Thomas de Zengotita

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Thomas de Zengotita (born c. 1944) is an author and contributing editor at Harper's Magazine . He holds a Ph.D. in anthropology from Columbia University and teaches at the Dalton School and New York University. [1] His book Mediated: How the Media Shapes Your World and the Way You Live in It (2005) won the Marshall McLuhan award in 2006 and, in 2010. [2] He co-wrote the narration for a film directed by Adrian Grenier entitled Teenage Paparazzo . [3]  

His most recent book, Postmodern Theory and Progressive Politics: Toward New Humanism was published by Palgrave Macmillan in 2018. [4] He is presently at work on a book called Toward a New Foundation for Human Rights: a Phenomenological Approach which is due out in 2020 from Stanford University Press.

de Zongotita graduated from Columbia University in 1973 and received his Ph.D. in 1992. [5] At college, he was roommates with the paleontologist, Niles Eldredge, who proposed the theory of punctuated equilibrium in 1972, in Carman Hall. [5]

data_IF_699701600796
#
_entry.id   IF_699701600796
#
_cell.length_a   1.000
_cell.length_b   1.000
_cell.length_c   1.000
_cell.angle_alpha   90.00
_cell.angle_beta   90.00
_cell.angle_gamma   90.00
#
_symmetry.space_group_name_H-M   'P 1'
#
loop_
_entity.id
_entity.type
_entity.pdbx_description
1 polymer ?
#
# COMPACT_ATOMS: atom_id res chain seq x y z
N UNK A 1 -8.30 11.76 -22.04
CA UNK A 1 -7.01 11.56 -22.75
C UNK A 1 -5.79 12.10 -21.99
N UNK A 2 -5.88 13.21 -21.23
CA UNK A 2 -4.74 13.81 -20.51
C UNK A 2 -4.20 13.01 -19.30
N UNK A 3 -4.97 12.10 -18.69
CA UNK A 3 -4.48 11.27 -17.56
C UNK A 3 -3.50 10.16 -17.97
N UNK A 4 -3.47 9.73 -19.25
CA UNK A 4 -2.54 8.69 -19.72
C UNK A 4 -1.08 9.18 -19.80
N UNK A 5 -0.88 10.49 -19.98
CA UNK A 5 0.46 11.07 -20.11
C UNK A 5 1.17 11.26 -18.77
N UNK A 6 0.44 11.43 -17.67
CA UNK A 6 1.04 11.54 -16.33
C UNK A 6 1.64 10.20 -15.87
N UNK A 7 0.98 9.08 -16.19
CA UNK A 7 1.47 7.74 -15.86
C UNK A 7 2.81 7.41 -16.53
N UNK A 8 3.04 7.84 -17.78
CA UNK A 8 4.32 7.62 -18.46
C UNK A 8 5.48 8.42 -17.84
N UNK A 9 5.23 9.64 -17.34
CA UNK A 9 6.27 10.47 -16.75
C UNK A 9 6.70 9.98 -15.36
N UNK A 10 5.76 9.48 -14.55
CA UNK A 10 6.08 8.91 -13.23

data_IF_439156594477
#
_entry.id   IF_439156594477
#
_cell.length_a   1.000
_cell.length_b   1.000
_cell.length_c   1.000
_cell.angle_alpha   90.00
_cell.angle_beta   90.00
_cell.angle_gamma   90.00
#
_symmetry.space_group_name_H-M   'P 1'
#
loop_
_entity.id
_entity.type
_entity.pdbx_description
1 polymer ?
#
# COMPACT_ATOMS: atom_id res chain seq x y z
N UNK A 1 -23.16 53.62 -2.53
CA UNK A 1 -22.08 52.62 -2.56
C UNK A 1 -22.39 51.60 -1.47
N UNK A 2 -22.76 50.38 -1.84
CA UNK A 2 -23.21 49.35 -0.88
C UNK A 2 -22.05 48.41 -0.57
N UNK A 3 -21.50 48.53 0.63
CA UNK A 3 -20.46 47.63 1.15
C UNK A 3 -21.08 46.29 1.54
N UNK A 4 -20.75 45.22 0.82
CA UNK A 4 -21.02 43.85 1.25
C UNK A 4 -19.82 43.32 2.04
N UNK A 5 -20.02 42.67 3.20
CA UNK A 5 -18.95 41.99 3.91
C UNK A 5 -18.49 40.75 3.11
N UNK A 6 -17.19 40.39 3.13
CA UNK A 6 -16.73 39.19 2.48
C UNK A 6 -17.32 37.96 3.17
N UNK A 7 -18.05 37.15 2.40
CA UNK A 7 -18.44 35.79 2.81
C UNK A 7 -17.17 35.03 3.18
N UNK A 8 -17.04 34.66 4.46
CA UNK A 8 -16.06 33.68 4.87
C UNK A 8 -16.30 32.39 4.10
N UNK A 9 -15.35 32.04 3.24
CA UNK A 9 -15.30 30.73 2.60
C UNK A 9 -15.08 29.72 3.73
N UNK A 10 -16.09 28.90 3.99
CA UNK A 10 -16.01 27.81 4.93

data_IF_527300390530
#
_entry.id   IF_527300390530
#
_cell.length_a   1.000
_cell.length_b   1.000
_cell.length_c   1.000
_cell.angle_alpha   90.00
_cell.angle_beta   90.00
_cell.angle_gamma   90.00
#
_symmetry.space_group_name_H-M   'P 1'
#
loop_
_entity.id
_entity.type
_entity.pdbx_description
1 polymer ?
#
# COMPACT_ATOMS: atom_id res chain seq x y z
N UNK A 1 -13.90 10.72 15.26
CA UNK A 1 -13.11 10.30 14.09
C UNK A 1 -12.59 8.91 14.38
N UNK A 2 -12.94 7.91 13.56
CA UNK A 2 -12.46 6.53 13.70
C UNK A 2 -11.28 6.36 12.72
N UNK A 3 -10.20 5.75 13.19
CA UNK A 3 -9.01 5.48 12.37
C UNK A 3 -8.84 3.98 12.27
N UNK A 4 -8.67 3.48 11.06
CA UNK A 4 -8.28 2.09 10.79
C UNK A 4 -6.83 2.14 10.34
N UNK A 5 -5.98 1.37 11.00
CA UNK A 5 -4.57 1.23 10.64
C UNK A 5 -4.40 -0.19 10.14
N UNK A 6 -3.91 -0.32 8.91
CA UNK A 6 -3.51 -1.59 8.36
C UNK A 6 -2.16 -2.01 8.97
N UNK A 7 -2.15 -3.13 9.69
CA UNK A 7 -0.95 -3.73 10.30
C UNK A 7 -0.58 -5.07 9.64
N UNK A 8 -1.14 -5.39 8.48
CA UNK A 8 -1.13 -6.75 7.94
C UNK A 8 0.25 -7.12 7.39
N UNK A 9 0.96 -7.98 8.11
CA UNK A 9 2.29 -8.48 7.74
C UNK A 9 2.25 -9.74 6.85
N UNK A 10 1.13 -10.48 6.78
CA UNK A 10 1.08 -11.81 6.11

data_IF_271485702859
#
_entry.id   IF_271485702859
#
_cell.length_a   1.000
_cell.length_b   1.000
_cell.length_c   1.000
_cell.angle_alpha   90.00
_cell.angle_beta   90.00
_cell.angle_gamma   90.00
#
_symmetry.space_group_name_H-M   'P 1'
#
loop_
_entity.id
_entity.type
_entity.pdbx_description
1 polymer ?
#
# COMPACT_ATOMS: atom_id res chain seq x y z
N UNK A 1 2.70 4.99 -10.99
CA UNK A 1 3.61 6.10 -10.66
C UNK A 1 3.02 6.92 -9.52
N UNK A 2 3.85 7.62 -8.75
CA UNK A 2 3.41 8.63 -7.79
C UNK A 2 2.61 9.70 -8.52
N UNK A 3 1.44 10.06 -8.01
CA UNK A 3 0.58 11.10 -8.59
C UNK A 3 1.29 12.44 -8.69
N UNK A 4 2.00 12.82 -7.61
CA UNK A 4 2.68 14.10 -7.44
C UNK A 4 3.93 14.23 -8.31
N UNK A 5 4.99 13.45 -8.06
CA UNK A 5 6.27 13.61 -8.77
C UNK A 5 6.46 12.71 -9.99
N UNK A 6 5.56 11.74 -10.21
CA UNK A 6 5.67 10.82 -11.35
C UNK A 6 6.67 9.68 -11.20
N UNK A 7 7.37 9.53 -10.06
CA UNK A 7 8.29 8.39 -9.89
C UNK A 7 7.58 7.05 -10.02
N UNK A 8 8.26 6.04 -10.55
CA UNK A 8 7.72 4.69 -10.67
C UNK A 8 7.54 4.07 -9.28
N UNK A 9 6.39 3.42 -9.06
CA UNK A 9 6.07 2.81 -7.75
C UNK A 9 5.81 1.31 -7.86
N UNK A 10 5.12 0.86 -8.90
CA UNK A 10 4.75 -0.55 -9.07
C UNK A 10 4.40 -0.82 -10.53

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In evolutionary biology, punctuated equilibrium is a theory that proposes that once a species appears in the fossil record, the population will become stable, showing little evolutionary change for most of its geological history. This state of little or no morphological change is called stasis. When significant evolutionary change occurs, the theory proposes that it is generally restricted to rare and geologically rapid events of branching speciation called cladogenesis. Cladogenesis is the process by which a species splits into two distinct species, rather than one species gradually transforming into another.

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  1. Fineberg, Tobi. "LibGuides: Symposium 2020: Free Speech in the United States and at Dalton: Guest Speakers". Retrieved 2020-07-24.
  2. "Media Ecology Association - Past Awards". Retrieved 2020-07-24.
  3. Teenage Paparazzo , retrieved 2018-08-29
  4. Postmodern Theory and Progressive Politics - Toward a New Humanism | Thomas de Zengotita | Palgrave Macmillan.
  5. 1 2 "Take Five with Niles Eldredge '65, GSAS'69". Columbia College Today. Retrieved July 24, 2020.